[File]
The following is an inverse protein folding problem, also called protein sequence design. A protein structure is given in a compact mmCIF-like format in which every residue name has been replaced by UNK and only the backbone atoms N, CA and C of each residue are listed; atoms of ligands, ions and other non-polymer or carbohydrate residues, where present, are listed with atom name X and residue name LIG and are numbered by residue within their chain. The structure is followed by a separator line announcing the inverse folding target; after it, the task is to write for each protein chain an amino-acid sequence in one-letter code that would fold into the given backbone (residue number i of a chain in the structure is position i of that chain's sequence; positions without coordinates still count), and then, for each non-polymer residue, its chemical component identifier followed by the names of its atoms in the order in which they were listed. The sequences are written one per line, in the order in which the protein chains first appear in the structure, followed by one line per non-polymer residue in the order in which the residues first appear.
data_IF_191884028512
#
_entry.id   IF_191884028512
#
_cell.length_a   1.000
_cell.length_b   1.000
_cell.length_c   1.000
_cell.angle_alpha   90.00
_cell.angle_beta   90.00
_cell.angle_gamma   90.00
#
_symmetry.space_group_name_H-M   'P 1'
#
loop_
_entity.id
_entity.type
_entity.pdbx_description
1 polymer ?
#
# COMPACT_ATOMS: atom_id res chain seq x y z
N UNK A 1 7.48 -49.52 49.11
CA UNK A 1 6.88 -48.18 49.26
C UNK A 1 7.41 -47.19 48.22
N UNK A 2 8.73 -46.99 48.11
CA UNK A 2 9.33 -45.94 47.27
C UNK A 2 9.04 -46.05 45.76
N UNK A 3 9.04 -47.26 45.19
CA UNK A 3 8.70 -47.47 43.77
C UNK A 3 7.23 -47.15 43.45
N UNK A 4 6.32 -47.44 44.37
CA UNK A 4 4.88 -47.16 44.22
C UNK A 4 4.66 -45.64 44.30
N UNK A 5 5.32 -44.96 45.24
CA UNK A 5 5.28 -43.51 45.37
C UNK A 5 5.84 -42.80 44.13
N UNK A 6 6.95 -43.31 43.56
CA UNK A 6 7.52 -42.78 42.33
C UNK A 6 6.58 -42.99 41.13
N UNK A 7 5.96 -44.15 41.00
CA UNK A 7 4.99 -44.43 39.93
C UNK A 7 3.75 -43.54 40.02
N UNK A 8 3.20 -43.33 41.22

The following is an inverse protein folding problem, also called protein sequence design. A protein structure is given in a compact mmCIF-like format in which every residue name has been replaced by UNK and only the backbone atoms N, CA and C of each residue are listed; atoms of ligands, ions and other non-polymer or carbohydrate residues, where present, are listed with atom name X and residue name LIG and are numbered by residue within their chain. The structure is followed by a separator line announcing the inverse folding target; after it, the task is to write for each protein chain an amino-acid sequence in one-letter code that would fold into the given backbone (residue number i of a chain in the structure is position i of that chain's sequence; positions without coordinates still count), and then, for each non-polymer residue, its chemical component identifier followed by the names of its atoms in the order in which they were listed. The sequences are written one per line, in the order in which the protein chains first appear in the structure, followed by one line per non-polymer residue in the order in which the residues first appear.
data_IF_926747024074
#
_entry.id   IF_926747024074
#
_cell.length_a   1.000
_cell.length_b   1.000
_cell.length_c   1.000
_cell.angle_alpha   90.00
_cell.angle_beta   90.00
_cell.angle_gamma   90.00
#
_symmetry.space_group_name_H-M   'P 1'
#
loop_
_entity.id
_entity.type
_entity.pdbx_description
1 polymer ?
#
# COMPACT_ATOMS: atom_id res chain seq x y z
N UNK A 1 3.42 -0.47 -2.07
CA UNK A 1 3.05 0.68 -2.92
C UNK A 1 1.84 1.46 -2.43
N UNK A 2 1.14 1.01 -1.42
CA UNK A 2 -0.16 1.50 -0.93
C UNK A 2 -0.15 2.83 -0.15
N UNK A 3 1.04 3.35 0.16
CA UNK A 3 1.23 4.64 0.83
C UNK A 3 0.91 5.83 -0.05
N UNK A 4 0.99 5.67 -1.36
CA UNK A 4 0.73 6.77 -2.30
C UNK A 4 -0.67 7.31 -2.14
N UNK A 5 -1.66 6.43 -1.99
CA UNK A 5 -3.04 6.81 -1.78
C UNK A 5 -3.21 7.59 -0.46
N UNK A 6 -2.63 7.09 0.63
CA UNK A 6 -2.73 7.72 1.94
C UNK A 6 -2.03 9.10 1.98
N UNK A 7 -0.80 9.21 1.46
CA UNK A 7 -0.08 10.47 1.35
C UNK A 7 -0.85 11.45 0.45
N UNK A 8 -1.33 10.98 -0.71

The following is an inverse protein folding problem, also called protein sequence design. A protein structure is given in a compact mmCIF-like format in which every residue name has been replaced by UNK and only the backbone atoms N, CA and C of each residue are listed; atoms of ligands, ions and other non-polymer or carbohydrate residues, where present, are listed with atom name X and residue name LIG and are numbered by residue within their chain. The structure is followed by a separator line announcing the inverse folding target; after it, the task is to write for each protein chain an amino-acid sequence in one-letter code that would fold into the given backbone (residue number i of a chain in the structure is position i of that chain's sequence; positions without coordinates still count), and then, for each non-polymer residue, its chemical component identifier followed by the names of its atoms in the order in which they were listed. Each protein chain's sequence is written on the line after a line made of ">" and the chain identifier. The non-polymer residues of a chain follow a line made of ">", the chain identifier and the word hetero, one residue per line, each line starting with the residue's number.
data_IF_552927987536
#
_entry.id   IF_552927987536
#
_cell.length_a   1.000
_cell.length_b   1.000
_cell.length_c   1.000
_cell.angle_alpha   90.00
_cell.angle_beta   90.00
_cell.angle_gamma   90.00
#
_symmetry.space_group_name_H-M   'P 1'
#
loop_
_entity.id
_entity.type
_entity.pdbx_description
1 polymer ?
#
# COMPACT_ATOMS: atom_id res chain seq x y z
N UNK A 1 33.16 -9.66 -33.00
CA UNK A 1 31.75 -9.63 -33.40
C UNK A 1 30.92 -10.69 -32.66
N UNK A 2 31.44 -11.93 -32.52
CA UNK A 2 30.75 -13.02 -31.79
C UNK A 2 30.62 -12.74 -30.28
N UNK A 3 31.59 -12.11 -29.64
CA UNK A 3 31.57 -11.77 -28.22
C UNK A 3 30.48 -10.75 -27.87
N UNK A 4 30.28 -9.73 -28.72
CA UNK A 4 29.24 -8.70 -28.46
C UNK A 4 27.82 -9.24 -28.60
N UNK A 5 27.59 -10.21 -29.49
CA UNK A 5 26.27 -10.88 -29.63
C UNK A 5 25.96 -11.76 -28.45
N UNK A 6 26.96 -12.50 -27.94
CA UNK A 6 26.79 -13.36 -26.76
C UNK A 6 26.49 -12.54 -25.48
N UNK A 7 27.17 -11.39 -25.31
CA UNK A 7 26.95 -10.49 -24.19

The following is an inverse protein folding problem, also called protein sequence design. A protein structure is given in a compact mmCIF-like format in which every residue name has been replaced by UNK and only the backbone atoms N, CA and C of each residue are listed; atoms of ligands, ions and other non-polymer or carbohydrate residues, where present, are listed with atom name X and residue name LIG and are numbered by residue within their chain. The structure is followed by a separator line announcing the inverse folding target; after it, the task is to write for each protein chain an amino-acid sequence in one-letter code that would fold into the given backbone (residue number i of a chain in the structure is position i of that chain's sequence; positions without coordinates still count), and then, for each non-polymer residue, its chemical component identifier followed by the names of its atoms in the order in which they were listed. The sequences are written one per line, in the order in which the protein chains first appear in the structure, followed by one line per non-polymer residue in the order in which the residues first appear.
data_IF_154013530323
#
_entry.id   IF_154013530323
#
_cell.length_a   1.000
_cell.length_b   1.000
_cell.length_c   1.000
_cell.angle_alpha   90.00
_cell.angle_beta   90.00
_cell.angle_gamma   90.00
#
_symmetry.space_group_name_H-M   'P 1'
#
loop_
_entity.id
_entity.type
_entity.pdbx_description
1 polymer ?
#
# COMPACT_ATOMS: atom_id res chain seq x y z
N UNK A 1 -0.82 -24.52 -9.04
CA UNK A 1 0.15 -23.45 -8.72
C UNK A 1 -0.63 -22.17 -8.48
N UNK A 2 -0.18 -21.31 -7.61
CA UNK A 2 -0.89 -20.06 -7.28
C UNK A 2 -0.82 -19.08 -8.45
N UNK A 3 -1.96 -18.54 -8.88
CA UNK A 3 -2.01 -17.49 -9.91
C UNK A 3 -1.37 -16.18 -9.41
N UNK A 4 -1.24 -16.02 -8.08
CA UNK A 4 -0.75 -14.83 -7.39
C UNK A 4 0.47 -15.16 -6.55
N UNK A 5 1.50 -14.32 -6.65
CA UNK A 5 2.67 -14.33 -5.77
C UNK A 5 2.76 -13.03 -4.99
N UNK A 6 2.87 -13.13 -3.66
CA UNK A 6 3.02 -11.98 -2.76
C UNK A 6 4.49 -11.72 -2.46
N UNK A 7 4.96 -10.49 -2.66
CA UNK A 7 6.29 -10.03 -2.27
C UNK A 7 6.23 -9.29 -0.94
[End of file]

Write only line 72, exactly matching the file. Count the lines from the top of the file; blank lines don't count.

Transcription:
CA UNK A 3 1.23 4.64 0.83